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« Pelosi Violates Mythical Church/State Wall | Main | Pro-life gov Sarah Palin tapped as McCain's VP »

August 28, 2008

Comments

Jamie Beu

Gotta love that Newsweek decided to print an article by JP2's biographer.

Did somebody finally smack some sense into the MSM all of a sudden?

bill912

Nah! Even a blind robin gets a worm once in a while.

BenYachov(Jim Scott 4th)

I was watching FOXNEWS & Mort Kondracke claimed Pope Innocent III said you can have an Abortion before the Fetus quickens.

This is crap of course. I have little doubt Pope Innocent might have believed having an abortion before a fetus got it's soul was less evil(hence he removed the penalty of canonical irregularity for wicked clergy who get their mistress' early abortions) but that is not the same as claiming Pope Innocent III allowed for abortion. It's less evil to murder someone painlessly then it is to torture them to death in severe pain but it's still forbidden. One will get you twenty years to life & the other life or the death penalty.

Neither Mort nor Pelosi get it.

CT

There's IMO half-truths on both sides.

It is true that what we today call "abortion" would have been at all stages considered a sin by all the relevant theologians and officials and so forth and by the authors of the universal Roman Catechism.

However if you replace "sin" with "the sin of murder" it would of course not be true.

And no one thinks all sin should be made illegal. Even Aquinas (I don't recall if this was his own words or assembled later from notes or both) opined that prostitution should be legal. Catholics here have recognized some sins should be legal. Murder is a sin that most say should be illegal. Thus if abortion is not clearly the sin of murder, then the fact that there has been consistency that it is a sin does not give any weight to the argument that abortion as an act of murder should be illegal. Any honest person should see this.

Since leaving the Catholic sociological unit I have not kept up fully with all the latest doctrinal developments, but in Donum Vitae -- that is Donum, not Humanae -- it expliclty says that the Church does not commit herself expressly to a philosophical position on the issues surrounding when a rational soul is present in the course of the physical development. So Archbishop Chaput's statement that "human life" begining at "conception" -- these quotes all being the words of the questioner Neil Cavuto -- is a "dogma" is puzzling and in any event misleading as far as I can tell. Here is Donum Vitae:

Certainly no experimental datum can be in itself sufficient to bring us to the recognition of a spiritual soul; nevertheless, the conclusions of science regarding the human embryo provide a valuable indication for discerning by the use of reason a personal presence at the moment of the first appearance of a human life: how could a human individual not be a human person? The Magisterium has not expressly committed itself to an affirmation of a philosophical nature, but it constantly reaffirms the moral condemnation of any kind of procured abortion. This teaching has not been changed and is unchangeable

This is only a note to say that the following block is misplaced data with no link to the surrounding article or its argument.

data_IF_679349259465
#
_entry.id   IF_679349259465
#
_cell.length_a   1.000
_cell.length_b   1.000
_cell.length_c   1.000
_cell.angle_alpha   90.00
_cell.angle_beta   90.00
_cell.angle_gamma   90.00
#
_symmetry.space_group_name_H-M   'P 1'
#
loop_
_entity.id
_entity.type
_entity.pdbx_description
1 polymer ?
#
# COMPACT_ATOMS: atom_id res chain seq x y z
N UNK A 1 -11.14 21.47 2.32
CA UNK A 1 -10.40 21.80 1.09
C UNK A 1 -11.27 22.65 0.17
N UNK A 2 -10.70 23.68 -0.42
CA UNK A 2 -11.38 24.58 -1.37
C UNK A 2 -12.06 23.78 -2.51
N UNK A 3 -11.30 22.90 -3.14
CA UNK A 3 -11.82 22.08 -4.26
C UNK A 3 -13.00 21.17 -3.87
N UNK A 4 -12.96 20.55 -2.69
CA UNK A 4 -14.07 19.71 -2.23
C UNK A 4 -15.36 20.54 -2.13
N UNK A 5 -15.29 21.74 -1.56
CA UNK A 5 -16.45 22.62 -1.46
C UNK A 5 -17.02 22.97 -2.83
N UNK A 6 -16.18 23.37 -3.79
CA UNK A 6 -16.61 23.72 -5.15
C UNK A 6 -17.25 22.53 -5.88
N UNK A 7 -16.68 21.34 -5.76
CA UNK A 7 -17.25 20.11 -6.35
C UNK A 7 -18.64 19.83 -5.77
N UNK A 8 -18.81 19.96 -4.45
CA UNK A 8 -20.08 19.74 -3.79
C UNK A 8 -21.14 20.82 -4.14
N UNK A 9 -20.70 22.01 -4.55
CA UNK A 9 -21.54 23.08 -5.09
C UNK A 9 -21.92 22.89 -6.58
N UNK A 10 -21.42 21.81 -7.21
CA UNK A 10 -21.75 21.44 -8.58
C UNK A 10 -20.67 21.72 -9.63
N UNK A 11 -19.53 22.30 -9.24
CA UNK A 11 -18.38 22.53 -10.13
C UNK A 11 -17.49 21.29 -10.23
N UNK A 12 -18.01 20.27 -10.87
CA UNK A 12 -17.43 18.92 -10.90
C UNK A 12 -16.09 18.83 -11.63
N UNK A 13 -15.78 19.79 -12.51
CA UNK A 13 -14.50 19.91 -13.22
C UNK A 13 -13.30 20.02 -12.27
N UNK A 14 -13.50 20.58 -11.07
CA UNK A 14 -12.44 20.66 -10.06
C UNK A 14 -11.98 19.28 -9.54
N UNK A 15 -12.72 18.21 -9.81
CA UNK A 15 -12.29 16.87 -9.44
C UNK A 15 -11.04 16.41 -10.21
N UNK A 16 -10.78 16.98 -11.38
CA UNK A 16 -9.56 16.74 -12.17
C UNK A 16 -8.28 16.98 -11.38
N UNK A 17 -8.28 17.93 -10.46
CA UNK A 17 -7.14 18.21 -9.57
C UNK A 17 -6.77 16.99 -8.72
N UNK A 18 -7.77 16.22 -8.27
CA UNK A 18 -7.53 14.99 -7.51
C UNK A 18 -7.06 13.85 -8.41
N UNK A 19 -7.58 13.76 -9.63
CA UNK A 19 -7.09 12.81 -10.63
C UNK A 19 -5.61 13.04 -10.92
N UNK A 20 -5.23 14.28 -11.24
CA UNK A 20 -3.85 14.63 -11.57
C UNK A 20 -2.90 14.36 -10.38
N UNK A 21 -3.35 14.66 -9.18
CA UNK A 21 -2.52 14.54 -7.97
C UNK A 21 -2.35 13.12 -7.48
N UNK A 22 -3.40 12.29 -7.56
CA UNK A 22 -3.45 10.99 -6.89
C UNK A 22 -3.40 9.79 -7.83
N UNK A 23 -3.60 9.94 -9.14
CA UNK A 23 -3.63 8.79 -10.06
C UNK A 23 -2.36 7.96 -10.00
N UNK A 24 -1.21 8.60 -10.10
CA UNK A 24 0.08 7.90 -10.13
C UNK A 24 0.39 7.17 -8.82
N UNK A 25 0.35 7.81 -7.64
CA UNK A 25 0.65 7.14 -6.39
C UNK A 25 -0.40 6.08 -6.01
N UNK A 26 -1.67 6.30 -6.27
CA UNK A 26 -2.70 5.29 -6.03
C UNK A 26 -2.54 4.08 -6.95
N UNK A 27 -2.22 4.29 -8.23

http://www.usccb.org/prolife/tdocs/part1.shtml

There are in fact very thorny philosophical issues associated with the claim that the rational soul (above termed the "spiritual soul") exists in every case at the moment of conception. IIRC JA has done some amateur work addressing this (on issues involving twinning and the like) but I highly doubt that the Magisterium since DV has worked this all out and is ready to unequivocally and categorically say that in each and every case the rational soul is as present at conception. I should note that I am acquianted with pro-life Christian philosophers who disagree amongst themselves over the ontological issues related to these thorny matters (whether there was orginally two souls informing a single body etc...)

So I think Speaker Pelosi and "Father"* Bishop* Chaput are in the same camp here except that it is plausible that Pelosi is unaware of the half-truth/un-truth of what she states whereas it is not equally plausible that Chaput would be unaware of this statement in DV ... but when the Vatican employs an obscured definition of "authentic" in a case of perhaps mental reservation which JA rightly and harshly criticized due to its affect on Peggy Noonan etc. it would not be surprising if someone like Chaput would engage in a perhaps less controversial case of artful speech (which may not be classed mental reservation at all)

*Interestingly Cavuto, who disclosed he was Catholic during the interview, referred to him at times as simply in the 3rd person as "Bishop" and when addressing him, addressed him as "Father" .... anyway, if a devout Catholic in the mold of Cavuto can be ignorant of the customary form of address in Catholic circles then surely a devout Catholic in the mold of Pelosi can be likewise ignorant of more arcane issues.

BenYachov(Jim Scott 4th)

>Thus if abortion is not clearly the sin of murder, then the fact that there has been consistency that it is a sin does not give any weight to the argument that abortion as an act of murder should be illegal. Any honest person should see this.

>Since leaving the Catholic sociological unit I have not kept up fully with all the latest doctrinal developments, but in Donum Vitae -- that is Donum, not Humanae -- it expliclty says that the Church does not commit herself expressly to a philosophical position on the issues surrounding when a rational soul is present in the course of the physical development.....

I reply: You proof text with a sophistry a Protestant Fundamentalist would be proud of CT. I'm reminded of their isogesis verses like "Call no man Father"......but I digress.

Here is the context of your proof text.

>At the Second Vatican Council, the Church for her part presented once again to modern man her constant and certain doctrine according to which: "Life, once conceived, must be protected with the utmost care; abortion and infanticide are abominable crimes."[23] More recently, the Charter of the Rights of the Family, published by the Holy See, confirmed that "Human life must be absolutely respected and protected from the moment of conception.[24]